When anyone mentions the word “termite”, images of damaged homes usually come to mind. And rightly so as termites feed on wood, and wood is the number one material used to build homes in the U.S. But just what are termites, what do they do to wood, what can be done about them, and how does termite inspection help homeowners?
Meet Mr. and Ms. Termitoidae
The scientific name for a termite is termitoidae. Not every termite is bad, as many feed on dead leaves and plants, soil, animal waste, and some forms of wood. But the destructive kind can cause havoc on crops, forests, trees, and significant damage to homes and buildings.
Termites are social animals that live in colonies numbering from a few hundred to a million or more. These insects live in different types of environments and form colonies underground, in large pieces of timber or wood, in mounds above ground, in trees, and in the wood of buildings.
Some species of termites are “polycalic” or form more than one nest. As a result of this behavior, termites are sometimes hard to get rid of because they form multiple nests throughout an area. One nest may be eliminated from a home, but the underground tunnels that termites form are connect to other nests and reinfect the original location.
Subterranean and dry-wood termite species are the ones responsible for damage to buildings and homes, and these pests must be detected to prevent serious long-term damage to property. They literally eat up the wood in a home and cause extensive damage by weakening and destroying the beams, walls, floors, and joists.
How Do I Detect A Termite Problem?
Termites are shy creatures and rarely make a public appearance in the open because they are usually tunneling underground or infesting the wood of buildings. Although a termite inspection by a pest control expert is the best way to find out if your home is infested, there are also some common tip-offs that may indicate there is a termite problem:
Mud tubes: These look like long quarter-inch diameter tubes running up and down outside walls, fences, floor joists, and other similar structures; they appear brown in color like mud. There are many stands of tubes, are hollow, and serve as a transportation system between underground termite nests and the upper levels where buildings are.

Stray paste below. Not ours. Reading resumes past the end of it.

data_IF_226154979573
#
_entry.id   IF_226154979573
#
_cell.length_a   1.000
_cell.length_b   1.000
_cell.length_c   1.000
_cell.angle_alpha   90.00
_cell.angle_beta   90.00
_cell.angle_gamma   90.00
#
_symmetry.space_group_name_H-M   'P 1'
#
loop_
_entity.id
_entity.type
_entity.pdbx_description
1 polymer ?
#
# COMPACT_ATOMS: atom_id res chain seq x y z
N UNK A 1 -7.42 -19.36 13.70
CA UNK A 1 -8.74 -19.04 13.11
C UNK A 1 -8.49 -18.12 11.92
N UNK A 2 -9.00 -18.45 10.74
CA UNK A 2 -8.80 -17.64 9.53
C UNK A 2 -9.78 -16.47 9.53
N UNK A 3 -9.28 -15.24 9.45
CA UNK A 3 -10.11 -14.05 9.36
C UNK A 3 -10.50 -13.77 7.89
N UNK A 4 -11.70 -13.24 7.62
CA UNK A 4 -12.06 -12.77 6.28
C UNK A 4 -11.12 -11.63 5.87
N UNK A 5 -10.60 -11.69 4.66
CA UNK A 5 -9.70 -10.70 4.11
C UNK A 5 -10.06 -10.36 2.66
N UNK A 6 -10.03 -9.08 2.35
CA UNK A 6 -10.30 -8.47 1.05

If a mud tube is broken, inspect the inside to see if small, cream-colored insects are there. If there are, these are worker termites.
Insect swarms: In some cases termites are mistaken for ants. During the warmer months of the year, termites swarm and can be identified by their cream-colored bodies, small wings, and narrow-long shapes.
Little holes and residue: The telltale signs that termites may be present in a building are little holes appearing in plaster or drywall. If termites are present, there will be small bits of soil that line the rim of the hole.
Wood that has been damaged by termites may appear sunken or dented and may be weak or soft when pushed upon. There may also be “sawdust” or dirt in and around wood.
Solving The Problem
If you suspect that your home has a termite infestation, the best way to approach this potential problem is to call a professional pest exterminator for a termite inspection of the premises. He or she can tell you if your home or building is infested with termites.
The solution for termite elimination are varied and can incorporate insecticides, soil treatment, fumigation of the premises, or green methods using natural oils from fruits and plants, or by using methods to disrupt the insect’s digestion through the use of certain strains of microbes. For new home builders who want to greatly reduce the risk of a termite infestation before it even happens, there are several pre-construction treatment options available.
Check with your pest control professional to see what options are available to you.
Frank Ling writes for websites and companies and thinks it is fun to learn about so many different things, while on the job. His favorite food is anchovy pizza—something that not many others seem to appreciate; but he finds that there are always more slices left for him to eat.
Guest Post Published by Bulwark